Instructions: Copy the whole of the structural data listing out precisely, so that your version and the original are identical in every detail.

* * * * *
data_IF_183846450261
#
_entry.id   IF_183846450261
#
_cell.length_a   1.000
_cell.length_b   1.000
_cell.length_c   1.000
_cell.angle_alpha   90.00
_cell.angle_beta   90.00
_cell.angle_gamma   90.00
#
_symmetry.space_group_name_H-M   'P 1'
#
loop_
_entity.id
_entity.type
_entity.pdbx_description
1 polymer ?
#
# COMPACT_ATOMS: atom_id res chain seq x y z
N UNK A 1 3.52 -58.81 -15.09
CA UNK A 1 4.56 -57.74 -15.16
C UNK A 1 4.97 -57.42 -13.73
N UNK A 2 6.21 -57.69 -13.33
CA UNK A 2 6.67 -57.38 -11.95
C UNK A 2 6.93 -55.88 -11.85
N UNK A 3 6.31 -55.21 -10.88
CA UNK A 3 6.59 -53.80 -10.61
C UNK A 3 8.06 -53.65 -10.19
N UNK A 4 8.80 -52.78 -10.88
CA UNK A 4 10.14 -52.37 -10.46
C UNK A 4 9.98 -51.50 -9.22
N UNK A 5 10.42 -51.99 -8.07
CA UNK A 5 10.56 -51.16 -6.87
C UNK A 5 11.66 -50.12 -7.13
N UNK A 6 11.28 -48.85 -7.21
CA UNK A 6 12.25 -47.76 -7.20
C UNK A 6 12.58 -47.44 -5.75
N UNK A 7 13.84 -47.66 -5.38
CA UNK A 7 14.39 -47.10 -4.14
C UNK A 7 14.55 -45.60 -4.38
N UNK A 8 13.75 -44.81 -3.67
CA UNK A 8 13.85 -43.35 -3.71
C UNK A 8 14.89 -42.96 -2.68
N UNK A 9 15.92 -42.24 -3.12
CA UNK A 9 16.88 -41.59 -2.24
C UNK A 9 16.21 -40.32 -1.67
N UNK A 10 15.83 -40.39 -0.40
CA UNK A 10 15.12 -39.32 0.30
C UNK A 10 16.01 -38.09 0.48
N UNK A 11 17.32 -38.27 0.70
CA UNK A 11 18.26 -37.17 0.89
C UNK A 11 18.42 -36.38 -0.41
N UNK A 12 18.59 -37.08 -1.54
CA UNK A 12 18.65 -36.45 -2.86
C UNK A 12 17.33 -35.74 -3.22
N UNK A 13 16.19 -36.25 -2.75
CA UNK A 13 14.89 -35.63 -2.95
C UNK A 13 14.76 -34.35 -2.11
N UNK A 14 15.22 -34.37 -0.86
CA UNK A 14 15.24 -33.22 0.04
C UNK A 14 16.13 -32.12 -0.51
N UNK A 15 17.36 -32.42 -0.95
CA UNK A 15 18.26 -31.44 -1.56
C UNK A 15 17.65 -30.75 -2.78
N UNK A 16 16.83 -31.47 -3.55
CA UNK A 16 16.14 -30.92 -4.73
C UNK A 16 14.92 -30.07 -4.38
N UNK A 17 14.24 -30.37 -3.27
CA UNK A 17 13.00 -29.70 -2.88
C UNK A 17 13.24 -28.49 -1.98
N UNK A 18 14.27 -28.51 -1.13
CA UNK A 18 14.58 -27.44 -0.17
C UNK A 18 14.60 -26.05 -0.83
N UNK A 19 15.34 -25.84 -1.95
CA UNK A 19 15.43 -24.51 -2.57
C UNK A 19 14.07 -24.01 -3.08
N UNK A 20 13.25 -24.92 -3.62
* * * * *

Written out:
data_IF_183846450261
#
_entry.id   IF_183846450261
#
_cell.length_a   1.000
_cell.length_b   1.000
_cell.length_c   1.000
_cell.angle_alpha   90.00
_cell.angle_beta   90.00
_cell.angle_gamma   90.00
#
_symmetry.space_group_name_H-M   'P 1'
#
loop_
_entity.id
_entity.type
_entity.pdbx_description
1 polymer ?
#
# COMPACT_ATOMS: atom_id res chain seq x y z
N UNK A 1 3.52 -58.81 -15.09
CA UNK A 1 4.56 -57.74 -15.16
C UNK A 1 4.97 -57.42 -13.73
N UNK A 2 6.21 -57.69 -13.33
CA UNK A 2 6.67 -57.38 -11.95
C UNK A 2 6.93 -55.88 -11.85
N UNK A 3 6.31 -55.21 -10.88
CA UNK A 3 6.59 -53.80 -10.61
C UNK A 3 8.06 -53.65 -10.19
N UNK A 4 8.80 -52.78 -10.88
CA UNK A 4 10.14 -52.37 -10.46
C UNK A 4 9.98 -51.50 -9.22
N UNK A 5 10.42 -51.99 -8.07
CA UNK A 5 10.56 -51.16 -6.87
C UNK A 5 11.66 -50.12 -7.13
N UNK A 6 11.28 -48.85 -7.21
CA UNK A 6 12.25 -47.76 -7.20
C UNK A 6 12.58 -47.44 -5.75
N UNK A 7 13.84 -47.66 -5.38
CA UNK A 7 14.39 -47.10 -4.14
C UNK A 7 14.55 -45.60 -4.38
N UNK A 8 13.75 -44.81 -3.67
CA UNK A 8 13.85 -43.35 -3.71
C UNK A 8 14.89 -42.96 -2.68
N UNK A 9 15.92 -42.24 -3.12
CA UNK A 9 16.88 -41.59 -2.24
C UNK A 9 16.21 -40.32 -1.67
N UNK A 10 15.83 -40.39 -0.40
CA UNK A 10 15.12 -39.32 0.30
C UNK A 10 16.01 -38.09 0.48
N UNK A 11 17.32 -38.27 0.70
CA UNK A 11 18.26 -37.17 0.89
C UNK A 11 18.42 -36.38 -0.41
N UNK A 12 18.59 -37.08 -1.54
CA UNK A 12 18.65 -36.45 -2.86
C UNK A 12 17.33 -35.74 -3.22
N UNK A 13 16.19 -36.25 -2.75
CA UNK A 13 14.89 -35.63 -2.95
C UNK A 13 14.76 -34.35 -2.11
N UNK A 14 15.22 -34.37 -0.86
CA UNK A 14 15.24 -33.22 0.04
C UNK A 14 16.13 -32.12 -0.51
N UNK A 15 17.36 -32.42 -0.95
CA UNK A 15 18.26 -31.44 -1.56
C UNK A 15 17.65 -30.75 -2.78
N UNK A 16 16.83 -31.47 -3.55
CA UNK A 16 16.14 -30.92 -4.73
C UNK A 16 14.92 -30.07 -4.38
N UNK A 17 14.24 -30.37 -3.27
CA UNK A 17 13.00 -29.70 -2.88
C UNK A 17 13.24 -28.49 -1.98
N UNK A 18 14.27 -28.51 -1.13
CA UNK A 18 14.58 -27.44 -0.17
C UNK A 18 14.60 -26.05 -0.83
N UNK A 19 15.34 -25.84 -1.95
CA UNK A 19 15.43 -24.51 -2.57
C UNK A 19 14.07 -24.01 -3.08
N UNK A 20 13.25 -24.92 -3.62